Review | Part one of season three of ‘The Witcher’ begins a thrilling final season for Henry Cavill

While far from perfect, the first part of the show’s third season is exciting and adventurous. For fans who have only seen the show or fans of the book or game alike, the season offers many new characters, details, and stories. 


Cody Blissett

Photo Illustration by Cody Blissett

Emma Gaughan, Arts Reporter

You can’t escape destiny, and watching season three of “The Witcher” might be yours. The season continues to build on the thrilling adventure and realistic characters in a way that makes each hour-long episode feel far shorter — leaving one longing for more. 

The first installment of season three is five episodes long and begins with Geralt trying to find a safe place for Ciri, who is still struggling with her newfound magical abilities (but succeeding brilliantly at her fighting skills). Throughout the season, I found Geralt’s connection with Ciri to be as genuine and endearing as in the second season. Additionally, I found the way that Yennefer tried to slowly regain Geralt’s (and Ciri’s) trust to be compelling and added to each of the overall characters. 

When it becomes evident that hiding Ciri is not an option and that, eventually, they will have to fight, they decide to continue Ciri’s magical training at Aretuza, where Yennefer was trained in magic. This transition was beautifully portrayed, from the struggle to get Ciri to Aretuza in the first place to her struggle to adapt to a culture where she is not seen as the future queen she is. Freya Allen, who plays Ciri, wonderfully portrays the complex character of Ciri: both smart and naive. 

While Ciri continues to learn and grow, the world around her becomes more complex and dark. Geralt chases after Rience, who is after Ciri, and makes the startling (and sickening) discovery of girls who have been experimented on. To discover more, he must confront a character from his past — a quest that I felt added an incredibly human and personal detail to Geralt’s character.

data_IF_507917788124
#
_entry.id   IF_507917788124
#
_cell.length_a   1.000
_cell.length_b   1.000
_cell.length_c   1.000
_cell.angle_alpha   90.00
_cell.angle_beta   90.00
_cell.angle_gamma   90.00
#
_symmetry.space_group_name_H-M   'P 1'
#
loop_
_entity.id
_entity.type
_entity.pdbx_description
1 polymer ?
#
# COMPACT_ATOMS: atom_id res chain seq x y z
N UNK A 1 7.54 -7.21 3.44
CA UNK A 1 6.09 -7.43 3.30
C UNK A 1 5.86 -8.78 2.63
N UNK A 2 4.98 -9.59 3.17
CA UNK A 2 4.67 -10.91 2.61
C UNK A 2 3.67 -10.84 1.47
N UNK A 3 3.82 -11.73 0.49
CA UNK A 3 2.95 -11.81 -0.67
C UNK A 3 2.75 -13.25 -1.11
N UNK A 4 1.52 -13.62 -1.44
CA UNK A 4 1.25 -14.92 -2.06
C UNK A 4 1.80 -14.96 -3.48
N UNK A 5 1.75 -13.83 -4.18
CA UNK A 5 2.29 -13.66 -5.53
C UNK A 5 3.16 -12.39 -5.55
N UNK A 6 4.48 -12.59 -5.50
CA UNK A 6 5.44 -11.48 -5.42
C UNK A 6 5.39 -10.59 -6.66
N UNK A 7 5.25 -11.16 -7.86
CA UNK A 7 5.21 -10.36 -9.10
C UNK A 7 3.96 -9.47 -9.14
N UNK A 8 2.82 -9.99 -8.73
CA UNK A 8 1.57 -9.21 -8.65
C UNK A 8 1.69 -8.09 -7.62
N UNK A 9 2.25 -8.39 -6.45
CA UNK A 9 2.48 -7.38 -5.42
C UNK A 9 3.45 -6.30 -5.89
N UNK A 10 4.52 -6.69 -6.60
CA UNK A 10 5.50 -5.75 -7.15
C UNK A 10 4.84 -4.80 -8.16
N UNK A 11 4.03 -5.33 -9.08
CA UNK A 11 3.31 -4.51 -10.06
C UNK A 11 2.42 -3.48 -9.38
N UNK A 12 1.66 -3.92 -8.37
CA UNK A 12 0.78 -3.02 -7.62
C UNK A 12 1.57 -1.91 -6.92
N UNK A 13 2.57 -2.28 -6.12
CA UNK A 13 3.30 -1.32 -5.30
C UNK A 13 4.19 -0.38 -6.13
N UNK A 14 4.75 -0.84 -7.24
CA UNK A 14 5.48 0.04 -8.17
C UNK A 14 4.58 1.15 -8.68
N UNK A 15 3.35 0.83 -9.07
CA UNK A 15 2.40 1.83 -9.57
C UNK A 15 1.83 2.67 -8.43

Regardless of the actual plot (which I still thought was excellent), the characters in season 3 were incredibly well-developed and felt truly real. Even side characters and characters who only appeared for a single episode had distinct and deep personalities, interacting with the world in a way that made it feel real.

I felt that the show really dug deeper into the characters this season, giving characters like Jaskier (my personal favorite) their own plotlines and stories. I especially loved the connection that Jaskier made with Ciri — something that I have been waiting for since the first season. 

However, the season was by no means perfect. The main plot was predictable and almost every event was heavily foreshadowed in an obvious way. However, that did not make the show any less confusing as it jumped from scene to scene and event to event. Still, I found that it did not detract from my enjoyment of the show and I was still able to follow along. 

Season three marked the final season where Geralt will be portrayed by Henry Cavill, a departure I was sad to see. He will be replaced by Liam Hemsworth moving forward. Cavill has done a brilliant job as Geralt for the past seasons, and season 3 just solidified that.

I can’t imagine anyone else as Geralt, and his ability to communicate entire ideas with just a subtle facial expression is something that will be truly hard to beat. Cavill does an excellent job at completely and totally embodying his character, making it difficult to see how it could change.

Still, I will enjoy the final episodes with Cavill as Geralt on July 29, and look forward to seeing what Hemsworth will change and keep the same about this character.